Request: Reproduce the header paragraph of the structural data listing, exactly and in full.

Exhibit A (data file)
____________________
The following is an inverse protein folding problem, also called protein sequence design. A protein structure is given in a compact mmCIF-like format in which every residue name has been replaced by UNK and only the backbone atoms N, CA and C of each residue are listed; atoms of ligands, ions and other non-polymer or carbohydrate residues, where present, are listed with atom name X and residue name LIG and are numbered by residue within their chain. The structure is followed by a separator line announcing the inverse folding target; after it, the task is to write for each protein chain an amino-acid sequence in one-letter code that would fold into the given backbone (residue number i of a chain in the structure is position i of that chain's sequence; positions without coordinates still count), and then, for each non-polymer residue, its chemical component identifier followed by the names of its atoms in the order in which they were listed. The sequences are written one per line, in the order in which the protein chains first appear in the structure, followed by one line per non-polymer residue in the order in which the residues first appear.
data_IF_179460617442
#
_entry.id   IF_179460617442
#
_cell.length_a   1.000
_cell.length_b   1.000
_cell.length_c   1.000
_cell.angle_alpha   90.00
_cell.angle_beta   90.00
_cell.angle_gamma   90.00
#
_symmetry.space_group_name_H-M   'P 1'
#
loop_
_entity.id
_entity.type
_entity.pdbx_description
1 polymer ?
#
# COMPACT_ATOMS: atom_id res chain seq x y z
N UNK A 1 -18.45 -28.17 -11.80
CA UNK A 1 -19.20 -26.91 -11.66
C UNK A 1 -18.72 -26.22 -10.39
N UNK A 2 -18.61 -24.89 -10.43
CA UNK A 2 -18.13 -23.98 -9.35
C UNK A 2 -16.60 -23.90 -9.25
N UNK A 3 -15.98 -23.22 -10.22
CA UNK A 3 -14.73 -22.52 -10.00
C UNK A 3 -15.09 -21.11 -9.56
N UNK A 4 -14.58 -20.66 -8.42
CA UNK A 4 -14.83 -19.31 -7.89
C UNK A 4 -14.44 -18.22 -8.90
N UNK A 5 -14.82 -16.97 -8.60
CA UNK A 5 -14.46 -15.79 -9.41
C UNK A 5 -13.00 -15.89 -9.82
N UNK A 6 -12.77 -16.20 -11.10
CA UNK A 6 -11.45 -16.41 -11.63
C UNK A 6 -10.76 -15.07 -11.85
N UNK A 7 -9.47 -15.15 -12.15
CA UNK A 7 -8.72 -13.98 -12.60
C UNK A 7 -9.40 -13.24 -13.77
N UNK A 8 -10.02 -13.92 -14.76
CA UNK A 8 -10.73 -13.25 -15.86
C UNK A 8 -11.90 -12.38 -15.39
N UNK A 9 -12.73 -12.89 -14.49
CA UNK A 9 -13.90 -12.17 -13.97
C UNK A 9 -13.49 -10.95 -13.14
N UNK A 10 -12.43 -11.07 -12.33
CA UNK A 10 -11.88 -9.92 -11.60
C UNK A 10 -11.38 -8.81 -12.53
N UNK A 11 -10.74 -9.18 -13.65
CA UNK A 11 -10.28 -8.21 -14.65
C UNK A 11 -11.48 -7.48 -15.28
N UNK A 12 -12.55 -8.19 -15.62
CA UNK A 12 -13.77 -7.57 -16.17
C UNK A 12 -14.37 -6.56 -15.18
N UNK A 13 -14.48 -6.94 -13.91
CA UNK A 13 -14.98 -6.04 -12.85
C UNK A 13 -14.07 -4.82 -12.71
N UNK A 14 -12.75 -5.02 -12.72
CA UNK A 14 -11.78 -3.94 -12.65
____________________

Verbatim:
The following is an inverse protein folding problem, also called protein sequence design. A protein structure is given in a compact mmCIF-like format in which every residue name has been replaced by UNK and only the backbone atoms N, CA and C of each residue are listed; atoms of ligands, ions and other non-polymer or carbohydrate residues, where present, are listed with atom name X and residue name LIG and are numbered by residue within their chain. The structure is followed by a separator line announcing the inverse folding target; after it, the task is to write for each protein chain an amino-acid sequence in one-letter code that would fold into the given backbone (residue number i of a chain in the structure is position i of that chain's sequence; positions without coordinates still count), and then, for each non-polymer residue, its chemical component identifier followed by the names of its atoms in the order in which they were listed. The sequences are written one per line, in the order in which the protein chains first appear in the structure, followed by one line per non-polymer residue in the order in which the residues first appear.